The Germans then lost their lead (and best) tank to a Soviet AT gun - luckily Lt von Posen escaped and managed to take over another tank - this would prove important.
On the left after a stand off we deided to test the close assault rules by having the German 2nd platoon assault the Soviet sections in the woods. I knew this was likely to be disadvantageous (if we hadn't been testing various rules I'd have organised mortars etc to try to pin/suppress the Soviets first). The results were predictably painful for the Germans.
German 2nd platoon demonstrates why attacking Russians in woods is a bad idea - their left hand section has ceased to exist from close assault.
Later on Paul decided to test the Human Wave card and the remaining Soviets rushed the remaining German section effectively eliminating 2nd platoon as a fighting force. Thereafter the German MGs on halftracks were all that restrained these Soviets from intervening elsewhere.
Back on the right the Germans spotting over the ridge line realised there was an enemy section at the base and a brave Panzer III charged them, throwing them back to the houses before, in concert with infantry on the ridge, destroying them with MG fire. However its moment of triumph was shortlived as a KV-1 (accompanied by a T-26) emerged from the woods to the west and destroyed it with a flank shot. Two other T-26s emerged from the village and challenged the German right. The German response was to focus the panzers on these, hoping the KV didn't move too fast.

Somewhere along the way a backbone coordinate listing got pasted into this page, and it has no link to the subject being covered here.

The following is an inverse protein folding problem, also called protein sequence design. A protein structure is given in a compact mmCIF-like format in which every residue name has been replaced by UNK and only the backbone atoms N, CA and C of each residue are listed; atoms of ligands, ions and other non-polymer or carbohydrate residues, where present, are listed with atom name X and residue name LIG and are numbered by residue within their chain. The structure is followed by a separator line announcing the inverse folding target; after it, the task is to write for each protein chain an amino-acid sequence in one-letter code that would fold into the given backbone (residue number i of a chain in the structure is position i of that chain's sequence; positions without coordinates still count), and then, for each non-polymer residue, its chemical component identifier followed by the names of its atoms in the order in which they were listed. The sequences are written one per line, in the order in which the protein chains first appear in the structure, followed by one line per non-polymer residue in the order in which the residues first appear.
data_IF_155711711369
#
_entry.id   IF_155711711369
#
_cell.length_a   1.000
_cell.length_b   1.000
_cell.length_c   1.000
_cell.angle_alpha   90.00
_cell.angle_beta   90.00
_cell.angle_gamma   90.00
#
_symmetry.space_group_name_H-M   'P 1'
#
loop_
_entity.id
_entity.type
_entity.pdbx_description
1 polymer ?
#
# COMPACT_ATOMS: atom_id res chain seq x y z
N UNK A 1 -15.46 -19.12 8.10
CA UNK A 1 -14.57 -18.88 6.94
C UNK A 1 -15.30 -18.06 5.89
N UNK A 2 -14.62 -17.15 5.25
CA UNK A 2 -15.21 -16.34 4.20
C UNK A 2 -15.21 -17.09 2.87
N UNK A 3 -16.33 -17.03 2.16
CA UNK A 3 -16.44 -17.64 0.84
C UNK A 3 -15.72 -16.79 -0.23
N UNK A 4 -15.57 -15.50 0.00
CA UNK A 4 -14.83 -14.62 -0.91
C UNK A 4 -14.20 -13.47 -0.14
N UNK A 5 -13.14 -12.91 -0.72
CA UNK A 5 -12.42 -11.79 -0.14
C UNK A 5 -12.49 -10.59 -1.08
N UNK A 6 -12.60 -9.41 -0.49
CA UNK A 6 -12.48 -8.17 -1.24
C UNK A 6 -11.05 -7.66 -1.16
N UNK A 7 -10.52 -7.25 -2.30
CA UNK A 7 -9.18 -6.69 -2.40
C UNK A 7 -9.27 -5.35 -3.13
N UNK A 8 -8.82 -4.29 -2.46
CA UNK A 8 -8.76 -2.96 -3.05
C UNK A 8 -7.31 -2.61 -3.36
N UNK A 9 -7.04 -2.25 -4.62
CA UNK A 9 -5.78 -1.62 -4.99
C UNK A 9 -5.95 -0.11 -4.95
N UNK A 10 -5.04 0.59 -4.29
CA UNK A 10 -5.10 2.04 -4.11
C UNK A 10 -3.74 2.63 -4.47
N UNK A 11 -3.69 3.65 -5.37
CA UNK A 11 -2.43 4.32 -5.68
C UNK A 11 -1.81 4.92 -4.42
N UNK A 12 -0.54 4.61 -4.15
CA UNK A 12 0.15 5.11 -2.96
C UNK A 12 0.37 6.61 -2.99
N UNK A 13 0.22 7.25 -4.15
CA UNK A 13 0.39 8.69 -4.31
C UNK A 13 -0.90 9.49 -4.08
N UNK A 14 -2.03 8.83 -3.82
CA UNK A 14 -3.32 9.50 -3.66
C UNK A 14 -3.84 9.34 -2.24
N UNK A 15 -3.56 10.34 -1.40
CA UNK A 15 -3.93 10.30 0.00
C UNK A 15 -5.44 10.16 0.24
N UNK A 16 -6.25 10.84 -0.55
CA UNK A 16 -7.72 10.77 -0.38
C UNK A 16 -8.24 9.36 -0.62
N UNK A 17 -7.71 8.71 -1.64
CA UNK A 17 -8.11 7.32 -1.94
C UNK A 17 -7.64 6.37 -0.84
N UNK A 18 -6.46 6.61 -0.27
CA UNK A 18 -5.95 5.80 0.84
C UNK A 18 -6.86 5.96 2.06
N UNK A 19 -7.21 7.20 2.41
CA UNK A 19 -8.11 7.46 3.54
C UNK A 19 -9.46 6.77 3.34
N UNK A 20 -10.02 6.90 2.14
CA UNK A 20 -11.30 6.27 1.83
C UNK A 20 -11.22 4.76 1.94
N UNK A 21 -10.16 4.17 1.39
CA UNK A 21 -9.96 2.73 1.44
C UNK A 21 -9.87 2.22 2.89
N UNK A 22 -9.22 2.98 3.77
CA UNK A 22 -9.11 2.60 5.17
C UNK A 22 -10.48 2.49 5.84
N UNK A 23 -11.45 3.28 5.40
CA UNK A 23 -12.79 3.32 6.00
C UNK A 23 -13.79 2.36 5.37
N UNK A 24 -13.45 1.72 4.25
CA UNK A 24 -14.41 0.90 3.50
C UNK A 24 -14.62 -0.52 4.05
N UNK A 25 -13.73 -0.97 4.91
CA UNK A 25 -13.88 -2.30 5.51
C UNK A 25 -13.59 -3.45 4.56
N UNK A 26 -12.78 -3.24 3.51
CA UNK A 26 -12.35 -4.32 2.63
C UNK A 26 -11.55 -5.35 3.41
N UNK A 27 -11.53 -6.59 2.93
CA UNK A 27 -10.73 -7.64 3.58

Soviet armour has paralysed the German advance (flanking fire hasn't helped) but one T-26 has already fallen to a Panzer III and an infantry section with accompanying AT rifle have crossed the stream to try to work to flank the remaining right hand T-26 - the destroyed tank markers are Paul's Litko markers.
The superior German command skills (a Panzer Big Man commanding the remainder of the platoon, Armoured bonus card and Dynamic Leader card) enabled the panzers to outmanoeuvre the Soviet tankers with one Panzer III getting into the village (which was unaffected both by an attempt by a heroic Soviet officer on his own to disable it and by an AT gun a long way down the road). The T-26s were knocked out for no loss and the KV-1 flanked to damage it - finally the German flamethrower panicked the KV crew who bailed out, leaving the Germans with two functioning panzers and most of their forces absent 2nd platoon.
The final scene on the right:
However there were still three Soviet AT guns in various places and some infantry so although Paul thought the Germans would eke out a minor (and pyrrhic) victory in the end, I'm not so sure.
I forgot to mention the German air support. There's a good reason for this - it appeared once and its bombing run ended up dropping 10 inches off target in the woods. The Luftwaffe will be receiving a complaint. Mind you the German mortars only fired ranging shots when they had a target as they seemed to fall short a lot. Next game we'll hopefully test the indirect fire rules more fully.
In summary a good game, we learned a lot and had fun.